The Proteus Effect: The Effect of Transformed Self-Representation on Behavior
Human Communication Research Volume 33, Number 3, ISSN 0360-3989
Virtual environments, such as online games and web-based chat rooms, increasingly allow us to alter our digital self-representations dramatically and easily. But as we change our self-representations, do our self-representations change our behavior in turn? In 2 experimental studies, we explore the hypothesis that an individual's behavior conforms to their digital self-representation independent of how others perceive them--a process we term the "Proteus Effect". In the first study, participants assigned to more attractive avatars in immersive virtual environments were more intimate with confederates in a self-disclosure and interpersonal distance task than participants assigned to less attractive avatars. In our second study, participants assigned taller avatars behaved more confidently in a negotiation task than participants assigned shorter avatars. We discuss the implications of the Proteus Effect with regards to social interactions in online environments.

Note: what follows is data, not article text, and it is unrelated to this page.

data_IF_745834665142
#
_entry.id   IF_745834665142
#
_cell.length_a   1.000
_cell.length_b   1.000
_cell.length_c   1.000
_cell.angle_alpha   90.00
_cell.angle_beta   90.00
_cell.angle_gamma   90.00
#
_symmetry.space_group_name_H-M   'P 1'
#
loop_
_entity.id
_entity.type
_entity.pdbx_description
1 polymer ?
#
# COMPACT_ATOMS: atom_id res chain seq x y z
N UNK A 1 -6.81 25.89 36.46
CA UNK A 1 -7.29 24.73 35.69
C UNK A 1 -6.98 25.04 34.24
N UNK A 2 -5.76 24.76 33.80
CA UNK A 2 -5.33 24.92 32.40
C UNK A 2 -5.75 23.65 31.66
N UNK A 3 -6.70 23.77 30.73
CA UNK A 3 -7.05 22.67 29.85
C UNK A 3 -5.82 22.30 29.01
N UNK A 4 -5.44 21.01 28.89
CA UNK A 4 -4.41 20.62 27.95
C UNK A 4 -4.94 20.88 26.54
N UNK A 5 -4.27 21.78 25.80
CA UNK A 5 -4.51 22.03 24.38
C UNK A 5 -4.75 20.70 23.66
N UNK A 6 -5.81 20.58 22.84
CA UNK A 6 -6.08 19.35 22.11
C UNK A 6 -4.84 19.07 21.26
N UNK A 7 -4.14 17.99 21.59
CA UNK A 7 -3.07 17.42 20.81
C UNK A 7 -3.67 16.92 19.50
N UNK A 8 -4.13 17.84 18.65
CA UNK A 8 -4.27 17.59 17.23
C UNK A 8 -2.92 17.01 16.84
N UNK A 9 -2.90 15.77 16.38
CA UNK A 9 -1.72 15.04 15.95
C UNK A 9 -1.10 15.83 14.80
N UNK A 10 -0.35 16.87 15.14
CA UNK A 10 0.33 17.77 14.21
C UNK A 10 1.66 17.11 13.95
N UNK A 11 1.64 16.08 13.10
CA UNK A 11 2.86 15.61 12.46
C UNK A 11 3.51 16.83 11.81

Yee, N. & Bailenson, J. (2007). The Proteus Effect: The Effect of Transformed Self-Representation on Behavior. Human Communication Research, 33(3), 271-290.
Cited ByView References & Citations Map
Paul Messinger, Eleni Stroulia & Kelly Lyons
Journal of Virtual Worlds Research Vol. 1, No. 1 (Jul 01, 2008)
Journal of Virtual Worlds Research Vol. 3, No. 1 (Apr 29, 2010)
Yongjun Sung, Jang Moon, mihyun Kang & Jhih-Syuan Lin
Journal of Virtual Worlds Research Vol. 4, No. 1 (Aug 06, 2011)
Benjamin Aas, Katharina Meyerbröker & Paul Emmelkamp
Journal of Virtual Worlds Research Vol. 2, No. 5 (Jun 11, 2010)
Miri Shonfeld & Miki Kritz
Interdisciplinary Journal of E-Learning and Learning Objects Vol. 9, No. 1 (Jan 01, 2013) pp. 249–266
Miki Kritz & Miri Shonfeld, Kibbutzim College, Israel
Society for Information Technology & Teacher Education International Conference 2012 (Mar 05, 2012) pp. 2563–2568
Elif Ayiter, Sabanci University, Turkey
EdMedia + Innovate Learning 2008 (Jun 30, 2008) pp. 4001–4009
Camille McCue, The Alexander Dawson School, United States
Society for Information Technology & Teacher Education International Conference 2008 (Mar 03, 2008) pp. 3067–3072
These links are based on references which have been extracted automatically and may have some errors. If you see a mistake, please contact firstname.lastname@example.org.